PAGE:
Notes from the Field: Jennifer D'Agostino Embarks on Mission to Save Painted Dogs

Starting in 2017, the Oklahoma City Zoo and Botanical Garden partnered with the Painted Dog Research Trust (PDRT) to support its efforts to conserve the endangered African painted dog. Dr. Greg Rasmussen, PDRT founder and executive director, has worked for almost two decades protecting and studying the species, with populations totaling fewer than 7,000 in the wild.

An essential part of the Zoo’s ongoing commitment to the PDRT includes sending staff members to Zimbabwe annually to assist the PDRT with its conservation initiatives. This provides Zoo professionals with the opportunity to contribute their knowledge and skillsets to a global conservation organization, while also gaining on-the-ground field experience.

This year, the Zoo selected Director of Veterinary Services Dr. Jennifer D’Agostino and Social Media Content Coordinator Sabrina Heise to embark on this conservation journey of a lifetime.

Heise and D'Agostino

Dr. D'Agostino shared her experiences from the field, including a first-of-its-kind mission to save an endangered litter of pups:

As a zoo veterinarian, I have always had a passion for conservation. When the opportunity arose to travel to Zimbabwe to help the Painted Dog Research Trust (PDRT), I jumped at the chance and was privileged to be chosen. I have worked with painted dogs in a zoo setting for many years so I was excited to get to put my skills to use helping their counterparts in the wild.

Jenn Demonstrating blood pressure machine

After a long, and somewhat arduous, journey we arrived in Victoria Falls and hit the ground running. There are three primary threats to the painted dog population.

1. Traffic collisions on roads running through their habitat,

2. Getting caught in illegal snares set to catch bushmeat and,

3. Habitat loss due to human encroachment.

PDRT focuses on scientific research to determine how these threats can be mitigated. I was excited to work with students from University of Zimbabwe to help with their primary ongoing study, looking at traffic speed through painted dog habitat.

Jenn traffic study

We spent several days clocking the speed of many cars, buses and trucks along the main highway, which happens to cut right through the National Park. The speed limit is set at 80 kph (50 mph) and we clocked a car doing 140 kph (87mph)! Back here in the United States, can you imagine the fine you would get going almost 90mph in a 50mph zone? It would be substantial I’m sure! However, in Zimbabwe, there is very little to no enforcement of the speed limits and this results in the death of many species of wildlife, including the painted dogs.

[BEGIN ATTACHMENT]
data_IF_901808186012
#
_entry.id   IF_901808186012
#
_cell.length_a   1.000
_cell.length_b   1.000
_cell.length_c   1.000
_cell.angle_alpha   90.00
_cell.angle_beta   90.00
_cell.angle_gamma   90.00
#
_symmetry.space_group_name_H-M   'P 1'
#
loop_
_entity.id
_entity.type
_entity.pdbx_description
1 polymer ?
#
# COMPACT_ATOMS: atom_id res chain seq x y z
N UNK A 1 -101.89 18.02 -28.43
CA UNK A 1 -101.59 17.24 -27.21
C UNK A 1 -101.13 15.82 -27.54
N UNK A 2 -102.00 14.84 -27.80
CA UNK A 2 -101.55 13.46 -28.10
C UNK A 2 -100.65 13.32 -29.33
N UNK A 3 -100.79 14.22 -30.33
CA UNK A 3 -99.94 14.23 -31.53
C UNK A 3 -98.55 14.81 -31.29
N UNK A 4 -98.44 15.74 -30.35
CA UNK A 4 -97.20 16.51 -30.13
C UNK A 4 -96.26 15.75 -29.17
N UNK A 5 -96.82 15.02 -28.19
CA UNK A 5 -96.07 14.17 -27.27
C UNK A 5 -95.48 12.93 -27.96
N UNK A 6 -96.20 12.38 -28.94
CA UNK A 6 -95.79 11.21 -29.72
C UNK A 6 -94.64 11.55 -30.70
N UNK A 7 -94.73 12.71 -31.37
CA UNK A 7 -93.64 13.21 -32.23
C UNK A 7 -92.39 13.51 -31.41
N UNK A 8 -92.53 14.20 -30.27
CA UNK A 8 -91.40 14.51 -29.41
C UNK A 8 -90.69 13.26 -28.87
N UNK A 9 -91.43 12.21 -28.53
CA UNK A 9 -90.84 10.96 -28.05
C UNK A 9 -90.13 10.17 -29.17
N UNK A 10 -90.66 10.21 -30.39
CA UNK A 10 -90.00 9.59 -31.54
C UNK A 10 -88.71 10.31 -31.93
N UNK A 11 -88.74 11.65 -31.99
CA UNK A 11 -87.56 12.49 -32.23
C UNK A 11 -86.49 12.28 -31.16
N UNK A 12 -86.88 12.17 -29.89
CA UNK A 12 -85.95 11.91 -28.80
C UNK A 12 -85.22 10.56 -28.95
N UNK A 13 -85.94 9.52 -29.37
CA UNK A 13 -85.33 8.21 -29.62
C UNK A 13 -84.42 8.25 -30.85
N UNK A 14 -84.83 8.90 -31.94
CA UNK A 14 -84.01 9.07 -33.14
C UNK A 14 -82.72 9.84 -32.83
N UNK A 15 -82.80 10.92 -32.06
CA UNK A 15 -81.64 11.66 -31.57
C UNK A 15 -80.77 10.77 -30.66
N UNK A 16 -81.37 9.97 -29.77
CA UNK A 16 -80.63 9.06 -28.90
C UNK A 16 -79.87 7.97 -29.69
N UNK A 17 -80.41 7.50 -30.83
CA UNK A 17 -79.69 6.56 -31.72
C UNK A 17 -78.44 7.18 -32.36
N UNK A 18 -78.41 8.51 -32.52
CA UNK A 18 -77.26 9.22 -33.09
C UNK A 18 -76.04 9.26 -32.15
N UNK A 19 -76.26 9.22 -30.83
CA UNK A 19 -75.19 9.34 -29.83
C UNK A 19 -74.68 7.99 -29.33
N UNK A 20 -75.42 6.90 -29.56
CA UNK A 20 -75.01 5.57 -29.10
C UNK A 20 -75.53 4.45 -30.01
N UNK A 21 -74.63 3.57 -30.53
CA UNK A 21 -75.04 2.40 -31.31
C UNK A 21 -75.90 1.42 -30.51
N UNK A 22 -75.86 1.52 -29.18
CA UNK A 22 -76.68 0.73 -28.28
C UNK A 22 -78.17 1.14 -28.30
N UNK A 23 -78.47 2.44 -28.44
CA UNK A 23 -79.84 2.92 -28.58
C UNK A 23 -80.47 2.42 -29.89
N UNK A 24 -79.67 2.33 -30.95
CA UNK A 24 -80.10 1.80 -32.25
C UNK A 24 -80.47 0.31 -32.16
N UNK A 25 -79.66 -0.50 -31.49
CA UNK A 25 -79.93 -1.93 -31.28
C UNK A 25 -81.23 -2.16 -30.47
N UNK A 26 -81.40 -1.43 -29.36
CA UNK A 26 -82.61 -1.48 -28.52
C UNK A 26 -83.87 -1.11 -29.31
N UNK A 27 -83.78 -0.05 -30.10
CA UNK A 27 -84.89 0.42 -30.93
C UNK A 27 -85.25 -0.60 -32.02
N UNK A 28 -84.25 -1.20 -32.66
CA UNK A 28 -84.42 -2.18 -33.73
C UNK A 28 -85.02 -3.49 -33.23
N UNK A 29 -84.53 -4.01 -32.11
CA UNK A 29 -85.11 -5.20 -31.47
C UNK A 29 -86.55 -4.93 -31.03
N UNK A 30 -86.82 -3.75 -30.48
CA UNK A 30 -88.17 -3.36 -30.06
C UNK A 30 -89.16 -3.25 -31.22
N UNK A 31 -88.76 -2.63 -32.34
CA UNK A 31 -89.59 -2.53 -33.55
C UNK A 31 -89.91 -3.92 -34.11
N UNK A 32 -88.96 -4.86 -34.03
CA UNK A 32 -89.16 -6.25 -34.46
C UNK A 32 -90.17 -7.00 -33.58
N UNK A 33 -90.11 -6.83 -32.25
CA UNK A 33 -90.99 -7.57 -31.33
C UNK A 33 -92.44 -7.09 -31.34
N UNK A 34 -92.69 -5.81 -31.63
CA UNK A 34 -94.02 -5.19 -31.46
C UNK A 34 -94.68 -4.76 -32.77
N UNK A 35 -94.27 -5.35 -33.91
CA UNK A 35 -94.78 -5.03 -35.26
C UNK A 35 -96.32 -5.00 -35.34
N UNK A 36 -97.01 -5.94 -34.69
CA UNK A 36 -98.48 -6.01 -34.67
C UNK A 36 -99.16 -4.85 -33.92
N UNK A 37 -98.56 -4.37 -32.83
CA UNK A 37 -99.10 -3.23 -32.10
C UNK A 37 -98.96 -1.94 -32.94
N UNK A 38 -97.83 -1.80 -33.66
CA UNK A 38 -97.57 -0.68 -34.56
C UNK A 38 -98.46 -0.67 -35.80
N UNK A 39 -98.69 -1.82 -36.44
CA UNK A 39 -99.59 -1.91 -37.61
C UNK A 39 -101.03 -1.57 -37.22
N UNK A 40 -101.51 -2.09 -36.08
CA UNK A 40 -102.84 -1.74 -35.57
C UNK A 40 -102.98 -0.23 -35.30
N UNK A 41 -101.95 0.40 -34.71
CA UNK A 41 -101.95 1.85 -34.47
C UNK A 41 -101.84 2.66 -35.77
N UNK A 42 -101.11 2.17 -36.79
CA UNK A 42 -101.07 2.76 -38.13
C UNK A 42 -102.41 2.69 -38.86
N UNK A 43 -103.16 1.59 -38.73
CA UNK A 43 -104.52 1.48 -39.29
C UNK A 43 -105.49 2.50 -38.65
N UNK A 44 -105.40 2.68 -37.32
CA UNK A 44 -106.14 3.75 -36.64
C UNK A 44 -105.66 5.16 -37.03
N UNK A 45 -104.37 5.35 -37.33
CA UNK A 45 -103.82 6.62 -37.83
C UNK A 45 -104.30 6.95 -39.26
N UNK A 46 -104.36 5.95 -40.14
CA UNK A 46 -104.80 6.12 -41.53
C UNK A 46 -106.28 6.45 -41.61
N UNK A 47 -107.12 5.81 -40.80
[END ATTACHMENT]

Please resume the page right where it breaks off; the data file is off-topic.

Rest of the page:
Traffic Study 2

Unfortunately, while we were collecting data, we came across a juvenile vervet monkey that had been hit and killed by a speeding vehicle. The data collected will be used to effect change at the highest government level and enact strict and substantial fines for speeding as well as increased efforts enforcing the law. If successful, this will be a big win for all wildlife!

We then headed out into the bush for four days to try and find the Chundu pack to fit anti-snare collars on 3-4 of the dogs. Dr. Greg has designed a special collar that does not impact the dogs but serves to immediately cut the wire if a dog gets trapped in a snare, saving its life.

Anti-snare collar

In order to fit the collars on the dogs, the packs have to be located and put under anesthesia.  This is obviously more difficult than it sounds! First, you have to find the pack then be in a position to capture the dogs safely. I was able to work with Dr. Greg on reviewing protocols and monitoring of the dogs while under anesthesia with a vital signs monitor that was donated to PDRT. Unfortunately, satellite and GPS signals did not align so we were not able to find the Chundu pack. However, we embarked on a completely different, and never before attempted mission!

Body Condition Scoring

Just prior to our arrival, it was discovered that Anne, alpha female in the Musketeer pack, had just given birth to a litter of pups. However, Anne was in very poor body condition indicating that the small pack was not able to provide enough food for her and her pups. Anne was in danger of losing the pups if she did not get more food. Supplemental carcass feeding has never before been tried in painted dogs but it was worth a try. Permission was granted by the government and off we went! 

Planning the Mission

A portion of carcass from a legal hunt was obtained and carried into the bush near the den. We placed camera traps, left a meat and scent trail and nervously waited. The biggest risk would be attraction of hyenas and lions, the main predator threats to painted dogs. Luckily, camera trap footage showed that the pack came over that evening and feasted on the carcass we had left for them. It was so exciting to be part of this ground-breaking mission. Recent camera trap footage shows the pups are growing and healthy and the pack is doing well!

Placing the Carcass

While I certainly wish we could have had the hands-on experience of placing the anti-snare collars, the trip was an incredible experience and one I’ll never forget. My favorite time was spent out in the bush, away from civilization and truly being surrounded by nature. Outside of seeing a painted dog at her den, I will never forget being “serenaded” by two prides of lions on either side of our campsite as we woke up early one morning. Africa is a magical place filled with amazing people and incredible wildlife. I hope to return soon and continue to participate in advancing wildlife health and conservation medicine.

Dr. Jennifer D'Agostino

-Dr. Jennifer D’Agostino, director of veterinary services

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